The north London study also reported associations between sexual assault in adulthood and substance misuse, and between rape and anxiety, depression and PTSD. Domestic violence had the strongest links across all of the mental health measures used in the study, with the exception of self injury (Coid et al, 2003).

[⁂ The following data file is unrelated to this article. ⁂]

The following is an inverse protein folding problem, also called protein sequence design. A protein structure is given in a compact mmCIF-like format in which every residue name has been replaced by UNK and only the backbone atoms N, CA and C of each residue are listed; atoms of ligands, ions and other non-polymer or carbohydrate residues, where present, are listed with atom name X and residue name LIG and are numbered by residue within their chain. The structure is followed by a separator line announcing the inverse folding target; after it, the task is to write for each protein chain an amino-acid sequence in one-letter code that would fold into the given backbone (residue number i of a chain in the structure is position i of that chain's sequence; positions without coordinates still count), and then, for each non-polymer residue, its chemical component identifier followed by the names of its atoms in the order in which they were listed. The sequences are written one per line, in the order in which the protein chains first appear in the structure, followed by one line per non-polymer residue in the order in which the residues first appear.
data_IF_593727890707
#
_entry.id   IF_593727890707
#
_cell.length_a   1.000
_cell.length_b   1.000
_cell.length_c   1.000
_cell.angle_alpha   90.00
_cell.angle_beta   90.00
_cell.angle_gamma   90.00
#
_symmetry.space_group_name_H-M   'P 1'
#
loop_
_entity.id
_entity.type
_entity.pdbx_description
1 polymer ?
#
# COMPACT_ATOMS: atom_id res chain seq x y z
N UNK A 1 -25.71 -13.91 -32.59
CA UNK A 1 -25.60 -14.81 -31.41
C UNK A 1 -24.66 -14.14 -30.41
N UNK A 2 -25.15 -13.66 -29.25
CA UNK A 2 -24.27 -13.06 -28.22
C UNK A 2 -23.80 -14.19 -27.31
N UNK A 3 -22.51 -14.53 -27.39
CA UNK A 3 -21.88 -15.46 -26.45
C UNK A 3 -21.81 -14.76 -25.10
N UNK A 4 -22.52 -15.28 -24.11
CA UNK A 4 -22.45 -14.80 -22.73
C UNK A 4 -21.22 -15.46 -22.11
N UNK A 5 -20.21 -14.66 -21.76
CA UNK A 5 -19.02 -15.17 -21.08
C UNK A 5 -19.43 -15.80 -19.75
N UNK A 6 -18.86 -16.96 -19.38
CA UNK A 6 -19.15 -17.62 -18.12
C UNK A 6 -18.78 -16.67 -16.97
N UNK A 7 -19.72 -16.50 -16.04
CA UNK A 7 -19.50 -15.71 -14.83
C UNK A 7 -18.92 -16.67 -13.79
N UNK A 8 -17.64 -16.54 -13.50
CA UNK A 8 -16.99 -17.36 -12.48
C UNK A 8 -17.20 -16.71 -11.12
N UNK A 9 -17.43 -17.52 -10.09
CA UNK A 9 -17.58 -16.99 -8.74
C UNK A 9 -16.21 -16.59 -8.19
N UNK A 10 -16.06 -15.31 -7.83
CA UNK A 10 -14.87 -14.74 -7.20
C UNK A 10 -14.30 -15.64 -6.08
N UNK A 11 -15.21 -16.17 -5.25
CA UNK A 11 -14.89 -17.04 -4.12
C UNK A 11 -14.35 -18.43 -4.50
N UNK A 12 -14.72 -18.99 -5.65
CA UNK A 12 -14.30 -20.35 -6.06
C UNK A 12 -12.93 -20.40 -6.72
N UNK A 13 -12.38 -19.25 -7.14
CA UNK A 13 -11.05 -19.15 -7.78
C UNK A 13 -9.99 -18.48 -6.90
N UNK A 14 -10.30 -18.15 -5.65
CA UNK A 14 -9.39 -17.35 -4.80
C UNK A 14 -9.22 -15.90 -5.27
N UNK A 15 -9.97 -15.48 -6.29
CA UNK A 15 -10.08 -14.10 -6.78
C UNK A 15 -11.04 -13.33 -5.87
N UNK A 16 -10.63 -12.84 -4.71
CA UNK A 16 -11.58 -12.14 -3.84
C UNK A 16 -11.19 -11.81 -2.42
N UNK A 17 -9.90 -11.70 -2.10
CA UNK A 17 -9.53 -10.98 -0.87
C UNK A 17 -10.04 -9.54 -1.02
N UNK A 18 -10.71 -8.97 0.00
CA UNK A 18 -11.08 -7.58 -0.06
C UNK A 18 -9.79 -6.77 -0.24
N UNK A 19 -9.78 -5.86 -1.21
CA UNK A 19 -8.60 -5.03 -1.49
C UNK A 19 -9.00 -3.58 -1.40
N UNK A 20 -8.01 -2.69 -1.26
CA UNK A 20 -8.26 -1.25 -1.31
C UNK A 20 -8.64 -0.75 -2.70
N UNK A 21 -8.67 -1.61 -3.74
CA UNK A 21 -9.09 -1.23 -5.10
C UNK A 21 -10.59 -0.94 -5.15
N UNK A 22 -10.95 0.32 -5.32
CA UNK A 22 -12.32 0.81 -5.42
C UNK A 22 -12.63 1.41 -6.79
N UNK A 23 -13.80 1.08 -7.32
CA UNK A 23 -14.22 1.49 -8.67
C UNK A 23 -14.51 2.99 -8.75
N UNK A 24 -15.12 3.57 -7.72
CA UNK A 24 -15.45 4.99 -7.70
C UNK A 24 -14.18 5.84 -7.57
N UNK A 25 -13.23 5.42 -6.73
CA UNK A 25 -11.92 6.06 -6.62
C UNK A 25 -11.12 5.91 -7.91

Rates of PTSD in women survivors of violence are high (Farley and Barkan, 1998; Ullman and Brecklin, 2003). Other recent research has established an association between early onset child sexual abuse and both borderline personality disorder and complex PTSD, with the possibility that some women should be considered under the latter diagnosis rather than the former (McLean and Gallop, 2003). There is also some evidence that repeated experiences of violence or abuse have a cumulative effect, resulting in higher rates of PTSD, and more intense reactions (see Farley and Barkan, 1998, on PTSD in women working in prostitution; Ferguson (publication pending) on Complex PTSD in survivors of domestic abuse and child sexual abuse; Follette et al, 1996; Herman, 1992). Large numbers of women in acute mental health settings have histories of child sexual abuse (Nelson and Phillips, 2001).